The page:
The neurologists said she is to have physical therapy again tomorrow, and over the weekend we will do things with her. Today, before I had left work to head over there, Lamont and Lindsay got her into a wheelchair and took her up and down the hallway, asking her to read signs and look at photographs, etc. decorating the walls. None of this bothered her equilibrium or made her feel dizzy.

After I'd been there for a while, taking all of this in, she said, "I feel like I've been let out of a cage." Lamont kept saying, "I can't believe what I'm seeing," after having seen her yesterday for a couple of hours before going to work at 1 p.m. She was lying curled up in the bed, not wanting to focus her eyes on anything. He'd ask Lindsay, "Are you as amazed as I am?" "Yes," she'd say and grin real big.

About 1:45 p.m. the cardiovascular surgeon called and told us that he wanted to delay and that he'd come later to formally tell us why and to answer questions. Naturally Mama was hungry--she'd had nothing since applesauce the night before around 10 p.m. So, we asked her nurse if she could have something, jello even. She said she'd have to check for doctor's orders. Lamont told her that he'd just called, etc. so she said she'd believe us and get some. She never came back. In the meantime, Lamont and LIndsay were getting very hungry--they'd been there since right before noon. So I told them that I had four homemade turkey wraps in my lunch bag and they could have one each if they liked. They declined and when down to the cafeteria to find something more to their liking. All of a sudden Mama said, "Give me on of those turkey rollups." So I did, and she ate the whole thing! Slowly, along with sips of water. Then Lamont and Lindsay came back with a cup of sliced canned peaches for her which she ate, bite by bite. As she looked down at the cup of peaches and fished one out with her spoon, she said, "I couldn't have done this two days ago, I would have been feeling awful." I ate a turkey wrap with her, and the kids ate their food. We talked and kept looking at each other like what is going on here? Is this a false better brought on by medicines?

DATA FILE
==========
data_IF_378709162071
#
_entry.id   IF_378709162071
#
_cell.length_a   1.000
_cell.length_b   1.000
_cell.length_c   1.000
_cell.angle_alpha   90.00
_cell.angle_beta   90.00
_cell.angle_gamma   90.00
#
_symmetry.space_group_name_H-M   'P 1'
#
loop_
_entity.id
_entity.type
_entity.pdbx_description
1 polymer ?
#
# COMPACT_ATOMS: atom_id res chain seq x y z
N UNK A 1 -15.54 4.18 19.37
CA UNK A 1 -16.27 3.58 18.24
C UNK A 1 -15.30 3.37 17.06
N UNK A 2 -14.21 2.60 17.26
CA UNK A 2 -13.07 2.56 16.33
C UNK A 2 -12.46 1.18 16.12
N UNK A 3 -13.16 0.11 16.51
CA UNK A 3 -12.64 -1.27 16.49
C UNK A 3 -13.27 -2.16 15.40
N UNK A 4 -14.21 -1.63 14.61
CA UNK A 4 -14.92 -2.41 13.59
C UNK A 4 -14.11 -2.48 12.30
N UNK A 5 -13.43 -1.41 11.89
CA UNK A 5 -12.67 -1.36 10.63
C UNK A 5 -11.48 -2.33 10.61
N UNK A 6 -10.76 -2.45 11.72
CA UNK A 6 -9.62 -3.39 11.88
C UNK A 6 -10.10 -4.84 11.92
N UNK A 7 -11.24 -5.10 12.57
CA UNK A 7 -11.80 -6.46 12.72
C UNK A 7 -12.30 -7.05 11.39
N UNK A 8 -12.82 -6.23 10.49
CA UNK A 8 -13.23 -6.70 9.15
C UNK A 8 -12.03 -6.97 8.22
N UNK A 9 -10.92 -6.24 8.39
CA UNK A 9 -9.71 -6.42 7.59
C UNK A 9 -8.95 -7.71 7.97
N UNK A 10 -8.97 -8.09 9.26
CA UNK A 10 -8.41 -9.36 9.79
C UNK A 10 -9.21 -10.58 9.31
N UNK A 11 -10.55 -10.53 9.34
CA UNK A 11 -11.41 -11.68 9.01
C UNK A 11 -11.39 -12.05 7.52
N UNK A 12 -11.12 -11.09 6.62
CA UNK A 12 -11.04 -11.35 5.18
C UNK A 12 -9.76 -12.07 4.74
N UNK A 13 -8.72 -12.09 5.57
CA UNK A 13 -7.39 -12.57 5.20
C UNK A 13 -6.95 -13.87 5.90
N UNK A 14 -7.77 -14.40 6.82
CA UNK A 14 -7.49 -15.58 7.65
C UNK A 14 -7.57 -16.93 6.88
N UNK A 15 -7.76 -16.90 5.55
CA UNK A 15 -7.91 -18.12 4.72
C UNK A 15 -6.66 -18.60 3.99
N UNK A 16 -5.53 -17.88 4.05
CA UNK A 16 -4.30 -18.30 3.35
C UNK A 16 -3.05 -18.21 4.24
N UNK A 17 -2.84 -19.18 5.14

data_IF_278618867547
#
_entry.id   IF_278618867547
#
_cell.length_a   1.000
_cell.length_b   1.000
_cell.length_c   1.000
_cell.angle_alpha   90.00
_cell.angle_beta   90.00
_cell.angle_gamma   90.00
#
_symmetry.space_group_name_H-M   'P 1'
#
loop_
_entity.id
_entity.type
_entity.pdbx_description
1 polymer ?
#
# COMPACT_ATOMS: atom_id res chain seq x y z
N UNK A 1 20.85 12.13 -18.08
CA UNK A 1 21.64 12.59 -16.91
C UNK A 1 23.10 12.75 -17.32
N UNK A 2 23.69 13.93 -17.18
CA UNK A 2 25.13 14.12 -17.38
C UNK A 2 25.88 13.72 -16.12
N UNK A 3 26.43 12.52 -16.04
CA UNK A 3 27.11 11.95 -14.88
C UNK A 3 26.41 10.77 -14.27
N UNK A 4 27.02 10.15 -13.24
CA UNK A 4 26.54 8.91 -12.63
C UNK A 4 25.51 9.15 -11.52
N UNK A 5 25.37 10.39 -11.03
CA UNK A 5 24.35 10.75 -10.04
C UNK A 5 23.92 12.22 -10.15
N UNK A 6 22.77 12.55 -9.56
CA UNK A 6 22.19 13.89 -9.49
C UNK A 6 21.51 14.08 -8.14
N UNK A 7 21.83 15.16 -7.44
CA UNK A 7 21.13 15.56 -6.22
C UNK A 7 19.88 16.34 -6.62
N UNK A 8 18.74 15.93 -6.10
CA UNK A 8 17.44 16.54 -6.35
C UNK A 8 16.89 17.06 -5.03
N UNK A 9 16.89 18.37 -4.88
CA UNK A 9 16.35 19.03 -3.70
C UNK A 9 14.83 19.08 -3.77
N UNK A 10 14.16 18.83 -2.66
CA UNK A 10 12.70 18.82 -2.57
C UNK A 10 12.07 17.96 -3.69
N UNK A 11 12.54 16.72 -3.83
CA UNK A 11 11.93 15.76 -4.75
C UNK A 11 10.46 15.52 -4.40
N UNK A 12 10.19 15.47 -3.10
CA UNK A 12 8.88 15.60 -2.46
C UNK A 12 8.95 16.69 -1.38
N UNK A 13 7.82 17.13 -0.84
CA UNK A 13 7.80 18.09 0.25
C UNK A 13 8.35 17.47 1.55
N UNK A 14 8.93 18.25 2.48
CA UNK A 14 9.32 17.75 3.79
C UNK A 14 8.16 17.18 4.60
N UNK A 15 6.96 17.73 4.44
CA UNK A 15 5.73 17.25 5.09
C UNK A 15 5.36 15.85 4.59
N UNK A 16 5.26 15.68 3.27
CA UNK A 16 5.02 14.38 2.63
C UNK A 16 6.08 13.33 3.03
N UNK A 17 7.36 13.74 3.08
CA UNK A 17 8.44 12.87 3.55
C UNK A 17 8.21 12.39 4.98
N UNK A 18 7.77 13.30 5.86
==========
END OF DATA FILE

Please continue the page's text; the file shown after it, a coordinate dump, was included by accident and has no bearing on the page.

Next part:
Leland came from school, hungry. I offered him the last two turkey wraps but they were too plain for him, so he went down to the cafeteria salad bar and got some shredded cheese and also added mustard from a packet that Lamont had. He ate both of them. We had a picnic in the hospital.

I helped Mama walk into the bathroom which she had not done since she first got to Mt. Tabor, last Thursday afternoon. She wasn't dizzy or wobbly. Her blood pressure was more normal, too. Her nurse and two student nurses are supposed to give her a shower this evening at 10 p.m. which is when she requested it. At 8 p.m. she's supposed to get a grilled cheese, some peaches, vanilla wafers and milk.

Right before we left, her medical doctors arrived. Both of them were pleased with how she looked. One said he felt cautiously optimistic which is a plain and effective way to put it. Mama feels like that herself, as do all of the rest of us.

So, thanks from the bottom of our hearts for all of your prayers and positive thoughts and kind words and wishes.

I'm about to sit on the couch with my little dog.

Thursday, January 24, 2008

A bank of pay phones, an alternative mode of communication


Just after midnight Friday, on the wall outside a gate at PDX, I found these. I consider them relics, well-maintained, but relics nevertheless. Mostly I was so glad to have something to photograph while I waited for Howard's plane.